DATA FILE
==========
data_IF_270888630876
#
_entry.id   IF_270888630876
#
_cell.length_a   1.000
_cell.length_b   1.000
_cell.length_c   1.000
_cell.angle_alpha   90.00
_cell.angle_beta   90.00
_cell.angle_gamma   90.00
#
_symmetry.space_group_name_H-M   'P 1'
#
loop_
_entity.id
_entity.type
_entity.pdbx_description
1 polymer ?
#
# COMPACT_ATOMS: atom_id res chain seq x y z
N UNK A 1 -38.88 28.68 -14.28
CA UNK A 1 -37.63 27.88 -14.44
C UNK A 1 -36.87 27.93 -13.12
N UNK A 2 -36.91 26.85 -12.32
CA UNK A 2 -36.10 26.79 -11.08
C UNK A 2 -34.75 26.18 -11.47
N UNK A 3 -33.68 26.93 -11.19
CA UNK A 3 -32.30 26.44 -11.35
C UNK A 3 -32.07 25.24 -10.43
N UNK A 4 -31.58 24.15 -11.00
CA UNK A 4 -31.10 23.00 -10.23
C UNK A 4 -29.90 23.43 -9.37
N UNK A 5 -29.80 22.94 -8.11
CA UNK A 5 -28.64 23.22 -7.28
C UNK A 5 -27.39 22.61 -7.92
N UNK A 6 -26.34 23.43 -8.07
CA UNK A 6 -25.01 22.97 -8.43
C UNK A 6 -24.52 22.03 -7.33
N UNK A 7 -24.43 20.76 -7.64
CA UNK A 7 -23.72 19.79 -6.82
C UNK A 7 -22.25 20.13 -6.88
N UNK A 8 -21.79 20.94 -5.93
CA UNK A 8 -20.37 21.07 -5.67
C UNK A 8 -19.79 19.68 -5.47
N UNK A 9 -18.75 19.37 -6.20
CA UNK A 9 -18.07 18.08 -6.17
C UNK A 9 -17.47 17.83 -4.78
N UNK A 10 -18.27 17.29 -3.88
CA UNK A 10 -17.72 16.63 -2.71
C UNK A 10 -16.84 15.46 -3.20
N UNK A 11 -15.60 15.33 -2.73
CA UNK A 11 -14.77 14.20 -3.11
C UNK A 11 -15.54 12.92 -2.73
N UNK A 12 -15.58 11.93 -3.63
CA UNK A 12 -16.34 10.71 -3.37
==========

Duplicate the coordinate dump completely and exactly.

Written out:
data_IF_270888630876
#
_entry.id   IF_270888630876
#
_cell.length_a   1.000
_cell.length_b   1.000
_cell.length_c   1.000
_cell.angle_alpha   90.00
_cell.angle_beta   90.00
_cell.angle_gamma   90.00
#
_symmetry.space_group_name_H-M   'P 1'
#
loop_
_entity.id
_entity.type
_entity.pdbx_description
1 polymer ?
#
# COMPACT_ATOMS: atom_id res chain seq x y z
N UNK A 1 -38.88 28.68 -14.28
CA UNK A 1 -37.63 27.88 -14.44
C UNK A 1 -36.87 27.93 -13.12
N UNK A 2 -36.91 26.85 -12.32
CA UNK A 2 -36.10 26.79 -11.08
C UNK A 2 -34.75 26.18 -11.47
N UNK A 3 -33.68 26.93 -11.19
CA UNK A 3 -32.30 26.44 -11.35
C UNK A 3 -32.07 25.24 -10.43
N UNK A 4 -31.58 24.15 -11.00
CA UNK A 4 -31.10 23.00 -10.23
C UNK A 4 -29.90 23.43 -9.37
N UNK A 5 -29.80 22.94 -8.11
CA UNK A 5 -28.64 23.22 -7.28
C UNK A 5 -27.39 22.61 -7.92
N UNK A 6 -26.34 23.43 -8.07
CA UNK A 6 -25.01 22.97 -8.43
C UNK A 6 -24.52 22.03 -7.33
N UNK A 7 -24.43 20.76 -7.64
CA UNK A 7 -23.72 19.79 -6.82
C UNK A 7 -22.25 20.13 -6.88
N UNK A 8 -21.79 20.94 -5.93
CA UNK A 8 -20.37 21.07 -5.67
C UNK A 8 -19.79 19.68 -5.47
N UNK A 9 -18.75 19.37 -6.20
CA UNK A 9 -18.07 18.08 -6.17
C UNK A 9 -17.47 17.83 -4.78
N UNK A 10 -18.27 17.29 -3.88
CA UNK A 10 -17.72 16.63 -2.71
C UNK A 10 -16.84 15.46 -3.20
N UNK A 11 -15.60 15.33 -2.73
CA UNK A 11 -14.77 14.20 -3.11
C UNK A 11 -15.54 12.92 -2.73
N UNK A 12 -15.58 11.93 -3.63
CA UNK A 12 -16.34 10.71 -3.37